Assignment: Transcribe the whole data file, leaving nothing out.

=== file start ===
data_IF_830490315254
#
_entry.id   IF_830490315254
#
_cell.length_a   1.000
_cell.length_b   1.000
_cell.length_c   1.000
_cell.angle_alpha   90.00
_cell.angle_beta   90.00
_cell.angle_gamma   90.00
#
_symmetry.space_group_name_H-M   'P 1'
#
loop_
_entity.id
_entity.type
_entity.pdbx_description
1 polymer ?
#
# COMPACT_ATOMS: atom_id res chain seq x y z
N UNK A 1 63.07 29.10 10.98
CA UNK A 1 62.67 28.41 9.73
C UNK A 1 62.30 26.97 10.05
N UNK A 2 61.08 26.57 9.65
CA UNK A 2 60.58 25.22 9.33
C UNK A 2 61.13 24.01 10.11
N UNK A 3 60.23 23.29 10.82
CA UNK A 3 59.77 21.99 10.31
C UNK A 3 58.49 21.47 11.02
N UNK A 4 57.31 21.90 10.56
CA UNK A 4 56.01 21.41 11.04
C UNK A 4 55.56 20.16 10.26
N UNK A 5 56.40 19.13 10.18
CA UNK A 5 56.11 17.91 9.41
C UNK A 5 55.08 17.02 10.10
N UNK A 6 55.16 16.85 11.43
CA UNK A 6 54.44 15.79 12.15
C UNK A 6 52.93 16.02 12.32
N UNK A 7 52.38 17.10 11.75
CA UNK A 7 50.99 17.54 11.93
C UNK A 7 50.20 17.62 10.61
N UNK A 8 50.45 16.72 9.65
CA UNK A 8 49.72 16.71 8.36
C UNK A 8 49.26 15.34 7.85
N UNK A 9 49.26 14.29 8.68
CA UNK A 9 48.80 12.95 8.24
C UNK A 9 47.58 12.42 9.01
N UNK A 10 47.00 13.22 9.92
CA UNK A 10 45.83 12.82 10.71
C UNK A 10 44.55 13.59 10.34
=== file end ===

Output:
data_IF_830490315254
#
_entry.id   IF_830490315254
#
_cell.length_a   1.000
_cell.length_b   1.000
_cell.length_c   1.000
_cell.angle_alpha   90.00
_cell.angle_beta   90.00
_cell.angle_gamma   90.00
#
_symmetry.space_group_name_H-M   'P 1'
#
loop_
_entity.id
_entity.type
_entity.pdbx_description
1 polymer ?
#
# COMPACT_ATOMS: atom_id res chain seq x y z
N UNK A 1 63.07 29.10 10.98
CA UNK A 1 62.67 28.41 9.73
C UNK A 1 62.30 26.97 10.05
N UNK A 2 61.08 26.57 9.65
CA UNK A 2 60.58 25.22 9.33
C UNK A 2 61.13 24.01 10.11
N UNK A 3 60.23 23.29 10.82
CA UNK A 3 59.77 21.99 10.31
C UNK A 3 58.49 21.47 11.02
N UNK A 4 57.31 21.90 10.56
CA UNK A 4 56.01 21.41 11.04
C UNK A 4 55.56 20.16 10.26
N UNK A 5 56.40 19.13 10.18
CA UNK A 5 56.11 17.91 9.41
C UNK A 5 55.08 17.02 10.10
N UNK A 6 55.16 16.85 11.43
CA UNK A 6 54.44 15.79 12.15
C UNK A 6 52.93 16.02 12.32
N UNK A 7 52.38 17.10 11.75
CA UNK A 7 50.99 17.54 11.93
C UNK A 7 50.20 17.62 10.61
N UNK A 8 50.45 16.72 9.65
CA UNK A 8 49.72 16.71 8.36
C UNK A 8 49.26 15.34 7.85
N UNK A 9 49.26 14.29 8.68
CA UNK A 9 48.80 12.95 8.24
C UNK A 9 47.58 12.42 9.01
N UNK A 10 47.00 13.22 9.92
CA UNK A 10 45.83 12.82 10.71
C UNK A 10 44.55 13.59 10.34